Listen To Four Nigerian Widows As They Talk About Their Life After Husband Death
Published 23rd of April 2019 By: Blessed Fruit Foundation
IBADAN, NIGERIA — The loss of a loved one is usually traumatic. For many Nigerian widows, they live not only with psychological challenges, financial constraints and the burden of raising their children alone, but also with the cultural demands of widowhood.
The duration and requirements of the mourning vary from culture to culture, from in-laws to in-laws. Global Press Journal spoke with four Nigerian widows in Ibadan, Nigeria’s third largest city, on their experiences.
Folasade Johnson poses for a portrait to show scars that she sustained from the car accident that killed her husband.
After a car accident that led to the death of her late husband, Folasade Johnson was still recuperating with a plaster of Paris cast supporting her neck when she finally was allowed to enter her home. Members of her late husband’s family would not let her go there alone, or take anything out of the house.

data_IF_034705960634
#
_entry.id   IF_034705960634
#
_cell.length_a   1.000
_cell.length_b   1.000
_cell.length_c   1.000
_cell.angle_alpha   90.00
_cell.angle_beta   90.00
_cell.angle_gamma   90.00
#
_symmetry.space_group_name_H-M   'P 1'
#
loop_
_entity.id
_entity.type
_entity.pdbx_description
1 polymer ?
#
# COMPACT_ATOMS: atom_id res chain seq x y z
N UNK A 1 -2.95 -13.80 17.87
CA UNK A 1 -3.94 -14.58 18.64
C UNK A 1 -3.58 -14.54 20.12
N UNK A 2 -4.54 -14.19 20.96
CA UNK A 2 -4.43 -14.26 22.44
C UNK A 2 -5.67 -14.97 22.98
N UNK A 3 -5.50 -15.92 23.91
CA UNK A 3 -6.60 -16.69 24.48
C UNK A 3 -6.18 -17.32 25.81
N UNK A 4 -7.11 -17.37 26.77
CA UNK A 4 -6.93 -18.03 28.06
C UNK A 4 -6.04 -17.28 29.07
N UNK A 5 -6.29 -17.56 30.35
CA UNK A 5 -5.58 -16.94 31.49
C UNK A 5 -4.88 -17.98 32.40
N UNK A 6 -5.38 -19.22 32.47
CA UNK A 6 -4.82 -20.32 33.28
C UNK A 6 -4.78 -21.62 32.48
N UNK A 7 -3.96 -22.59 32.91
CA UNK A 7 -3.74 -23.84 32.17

After an intercession by a female member of the family, who also was a widow, Johnson was allowed to take her own personal effects — clothes, shoes and bags.
“They followed me everywhere to supervise the things I took. I noticed some things were missing … his guitar, keyboard. I wanted to pick some music CDs.” But she says she was told, ‘No you can’t pick this, that belongs to bros’ – referring to her late husband.
Johnson says that she could not take even the things that she bought with her own money.
“They took everything, even spoons and pots,” she says.
Once displaced from her marital home, she and her 10-month-old daughter were kindly taken in by her godmother.
For one year after his death, Johnson mourned her late husband by wearing only two dark-colored outfits. She cut her hair, refused to use body cream and wore no jewelry. During that first year of her widowhood, she says every morning was filled with regret.